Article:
(Prologue: The beginning of this article I started more than a year ago. It references last year’s NBA season, what with the Rajon Rondo ACL tear and everything. I’m not stuck a year in the past, and this article does not prove that time travel is possible through the Internet. Yet.)
The Internet’s Most Popular Sports Writer Bill Simmons released what seems like his first NBA-related column of the season today, and, to the surprise of absolutely fucking no one, it was about the Celtics.
More specifically, it was about the fact that the Celtics have been playing exceptionally better since the season-ending injury to starting point guard Rajon Rondo. Could Rajon Rondo qualify for the dreaded (and completely made-up) Ewing Theory?
You aren’t aware of what the Ewing Theory is? I’ll let Simmons himself explain it:
Q: What’s the Ewing Theory? Where did it come from?
The theory was created in the mid-’90s by Dave Cirilli, a friend of mine who was convinced that Patrick Ewing’s teams (both at Georgetown and with New York) inexplicably played better when Ewing was either injured or missing extended stretches because of foul trouble.
Simmons then immediately adds this caveat:
We should also mention that (a) the ’84 Hoyas won the NCAA title….
Clearly Ewing’s Georgetown Hoyas won despite Ewing’s best efforts to make them lose. I’m not even cherrypicking that little bit of contradictive information, Simmons freely admits that himself. That’s how stupid this is. Want MORE contradicitive points? Ewing’s Georgetown Hoyas were the NCAA tournament runner-up in 1982. Does that ring a bell? It should. Also, remember who was involved in that game, it kinda turns into a theme.
To continue, take it away Simmons!:
Eventually, we decided that two crucial elements needed to be in place for any situation to qualify for “Ewing” status:
- A star athlete receives an inordinate amount of media attention and fan interest, and yet his teams never win anything substantial with him (other than maybe some early-round playoff series).
- That same athlete leaves his team (either by injury, trade, graduation, free agency or retirement) — and both the media and fans immediately write off the team for the following season.
When those elements collide, you have the Ewing Theory.
So there you have it. But the question remains: Does Rajon Rondo’s ACL tear and the Celtics’ subsequent revival qualify as Ewing Theory status?
First off, to start this whole utter nonense, let’s rejoice at this fucking dream-land-do-me-on-the-glorious-rainbow level of delirium quote:
Heading into the All-Star break, Celtics fans find themselves checking the standings and thinking, “If we can get to the no. 6 seed, we could beat Indy in Round 1, and the Knicks in Round 2, and then LeBron only needs to tweak a hammy and … “
HAHAHAHAHA…oh what? Sorry, I blacked out for a second. Is he serious? He thinks the Celtics can make it to the Finals? If Celtics fans are actually thinking this, they are going to be sorely disappointed in the second half of the season. The Celtics lost their starting point guard and best player, but happened to win…oh wait, I’ll Simmons explain that away again:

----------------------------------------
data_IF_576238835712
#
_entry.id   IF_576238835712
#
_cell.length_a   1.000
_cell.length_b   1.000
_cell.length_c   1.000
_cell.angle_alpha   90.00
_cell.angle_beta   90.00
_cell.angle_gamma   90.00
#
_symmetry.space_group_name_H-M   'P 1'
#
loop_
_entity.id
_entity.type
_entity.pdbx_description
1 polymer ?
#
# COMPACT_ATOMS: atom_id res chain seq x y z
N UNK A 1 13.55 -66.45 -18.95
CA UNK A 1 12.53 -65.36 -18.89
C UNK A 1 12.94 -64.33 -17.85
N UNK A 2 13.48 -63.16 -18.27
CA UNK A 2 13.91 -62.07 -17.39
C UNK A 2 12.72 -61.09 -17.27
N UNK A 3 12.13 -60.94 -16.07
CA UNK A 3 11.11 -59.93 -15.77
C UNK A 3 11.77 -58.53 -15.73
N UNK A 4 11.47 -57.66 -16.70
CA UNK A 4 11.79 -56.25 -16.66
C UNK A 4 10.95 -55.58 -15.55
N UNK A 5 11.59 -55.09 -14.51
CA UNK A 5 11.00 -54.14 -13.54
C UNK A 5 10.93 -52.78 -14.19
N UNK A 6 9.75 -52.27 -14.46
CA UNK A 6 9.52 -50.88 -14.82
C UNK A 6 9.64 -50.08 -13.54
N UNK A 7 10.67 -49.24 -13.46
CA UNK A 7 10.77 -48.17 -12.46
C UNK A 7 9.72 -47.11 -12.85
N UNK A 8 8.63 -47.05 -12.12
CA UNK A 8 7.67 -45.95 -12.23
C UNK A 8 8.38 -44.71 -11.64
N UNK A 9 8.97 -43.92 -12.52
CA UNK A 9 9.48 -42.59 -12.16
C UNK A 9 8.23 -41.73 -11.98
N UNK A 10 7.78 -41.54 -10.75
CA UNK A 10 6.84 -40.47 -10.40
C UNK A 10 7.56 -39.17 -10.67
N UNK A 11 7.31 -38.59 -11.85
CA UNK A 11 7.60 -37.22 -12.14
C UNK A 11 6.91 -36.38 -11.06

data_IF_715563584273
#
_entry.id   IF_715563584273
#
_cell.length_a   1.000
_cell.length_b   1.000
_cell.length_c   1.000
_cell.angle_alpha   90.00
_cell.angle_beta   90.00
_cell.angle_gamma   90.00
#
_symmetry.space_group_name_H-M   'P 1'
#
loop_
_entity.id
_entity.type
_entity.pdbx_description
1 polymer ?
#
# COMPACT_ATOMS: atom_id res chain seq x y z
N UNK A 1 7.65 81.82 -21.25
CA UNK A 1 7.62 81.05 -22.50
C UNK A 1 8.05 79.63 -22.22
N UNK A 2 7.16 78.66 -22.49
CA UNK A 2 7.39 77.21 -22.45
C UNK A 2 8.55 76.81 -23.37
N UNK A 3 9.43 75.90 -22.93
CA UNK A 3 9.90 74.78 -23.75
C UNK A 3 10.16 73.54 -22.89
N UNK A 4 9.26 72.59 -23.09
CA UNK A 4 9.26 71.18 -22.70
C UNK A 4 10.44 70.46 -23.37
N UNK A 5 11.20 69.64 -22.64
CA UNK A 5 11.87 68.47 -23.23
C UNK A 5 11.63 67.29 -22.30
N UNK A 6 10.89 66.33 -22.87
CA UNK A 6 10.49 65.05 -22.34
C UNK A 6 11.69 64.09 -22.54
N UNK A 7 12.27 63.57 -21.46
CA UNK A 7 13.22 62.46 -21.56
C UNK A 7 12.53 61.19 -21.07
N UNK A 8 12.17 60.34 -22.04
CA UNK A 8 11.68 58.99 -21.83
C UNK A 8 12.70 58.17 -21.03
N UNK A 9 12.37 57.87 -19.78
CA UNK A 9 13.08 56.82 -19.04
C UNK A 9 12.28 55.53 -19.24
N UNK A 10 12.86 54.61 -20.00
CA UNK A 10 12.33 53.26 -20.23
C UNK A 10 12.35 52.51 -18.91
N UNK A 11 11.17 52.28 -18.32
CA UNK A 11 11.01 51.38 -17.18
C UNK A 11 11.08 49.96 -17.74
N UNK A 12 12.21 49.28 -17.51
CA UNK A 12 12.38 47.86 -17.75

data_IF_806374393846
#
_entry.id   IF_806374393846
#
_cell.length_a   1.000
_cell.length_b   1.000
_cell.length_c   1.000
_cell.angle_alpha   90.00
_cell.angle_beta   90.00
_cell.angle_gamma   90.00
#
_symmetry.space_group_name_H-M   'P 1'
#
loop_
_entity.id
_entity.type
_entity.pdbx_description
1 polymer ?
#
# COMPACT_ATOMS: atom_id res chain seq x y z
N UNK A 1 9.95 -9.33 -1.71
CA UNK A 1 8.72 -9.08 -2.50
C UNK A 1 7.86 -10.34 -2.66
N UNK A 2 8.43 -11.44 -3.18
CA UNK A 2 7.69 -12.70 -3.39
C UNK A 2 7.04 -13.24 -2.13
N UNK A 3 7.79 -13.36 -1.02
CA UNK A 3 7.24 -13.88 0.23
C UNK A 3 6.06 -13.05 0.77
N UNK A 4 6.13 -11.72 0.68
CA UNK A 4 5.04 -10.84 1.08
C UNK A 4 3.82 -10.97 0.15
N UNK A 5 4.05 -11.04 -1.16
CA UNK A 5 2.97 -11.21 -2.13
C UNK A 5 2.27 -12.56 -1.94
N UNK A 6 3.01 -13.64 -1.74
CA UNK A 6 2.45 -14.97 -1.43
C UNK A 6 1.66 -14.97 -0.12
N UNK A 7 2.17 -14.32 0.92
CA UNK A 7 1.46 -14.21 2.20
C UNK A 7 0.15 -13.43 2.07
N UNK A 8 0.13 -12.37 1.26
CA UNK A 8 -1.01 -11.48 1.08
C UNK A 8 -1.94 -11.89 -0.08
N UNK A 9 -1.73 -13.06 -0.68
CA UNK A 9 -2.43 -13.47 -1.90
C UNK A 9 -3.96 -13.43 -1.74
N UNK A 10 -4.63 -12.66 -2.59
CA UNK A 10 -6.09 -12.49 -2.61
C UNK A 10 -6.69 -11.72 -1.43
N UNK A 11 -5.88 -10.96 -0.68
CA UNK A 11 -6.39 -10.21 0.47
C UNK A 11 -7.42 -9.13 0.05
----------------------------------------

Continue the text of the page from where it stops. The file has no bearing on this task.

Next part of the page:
We knew the schedule worked in their favor: Six of eight home games post-Miami (and Toronto and Charlotte on the road).
Keep in mind, as of writing this, the Celtics have won 7 of 8 since the Rondo injury. (That one loss? The Charlotte road game that Simmons mentions. Hilarious.) So Simmons only evidence that Rondo is a Ewing Theory candidate is that the Celtics have won 7 of 8 games since he went down, six of which were at home, against the Kings (win), Magic (win), Clippers (win), Raptors (win), Lakers (win), Nuggets (win), Bobcats (loss), and Bulls (win). Look at that list again. The only quality win is against the Clippers (Wait, they didn’t have Chris Paul? Nevermind.) The evidence for Rondo being a Ewing Theory candidate isn’t even circumstancial, it’s nonexistent.
Trying to say that the Celtics are better off without Rondo because they won 7 of their next 8 games is like calling the 2008 Houston Rockets one of the best teams ever because they won 22 games in a row. Sometimes crazy shit just happens in professional sports. It’s not necessarily a sign of a larger theme.
Another quote that makes me want to face-punch Simmons as hard as possible:
You know what happened next. They reeled off seven straight Rondo-less victories to the delight (and semi-confusion) of their just-when-I-thought-I-was-out-they-pull-me-back-innnnnnnnnn fans. Somewhere during that time, we realized two things.
1. We’re not ready to say good-bye to no. 5 and no. 34 yet. Can’t trade them. Can’t trade them. Can’t trade them. Celtics for life.
2. Even if it makes no sense whatsoever, our boys are playing better without Rondo.
The bolded part is my doing. I’ll just leave this here.
“Wait,” you say, “Is there actual proof of this ‘Theory’ actually existing?”
“Well,” I say, as I condescendingy pat your head, “Looks like Simmons has done my job for me again.”:
Q: What’s the best example of the Ewing Theory?
That’s easy. During the ’99 NBA playoffs, Ewing tore an Achilles tendon during the second game of the Eastern finals against Indiana. With Ewing finished for the playoffs and nobody else on the Knicks who could handle Rik Smits, the series seemed like a foregone conclusion. As an added bonus, since Ewing himself was involved, that made this the ultimate test of the Ewing Theory
So what happened? The Knicks won three of the next four and advanced to the NBA Finals for only the second time in 26 years. (A Knicks upset was simply too tall of a task against Duncan and Robinson, Ewing Theory or no Ewing Theory.)
Hold on, you see how he slips that little qualifier in at the end? Let me re-emphasis it:
(A Knicks upset was simply too tall of a task against Duncan and Robinson, Ewing Theory or no Ewing Theory.)
Lest we forget that the (lockout shortened) 1999 NBA season involved a Knicks team (which was seeded eighth) that had a in-his-prime Allan Houston, a still super-athletic Latrell Sprewell, a re-invented Larry Johnson, and a whole hell of a lot of help from the refs. But that doesn’t even matter! The Knicks didn’t win anything! Even with Ewing out! How is that the best example when it whole-heartedly DOESN’T prove the point?! The only way that would be the best example would be if the Knicks never made it to the NBA Finals with a healthy Ewing…ohwaitnoforgetImentionedit.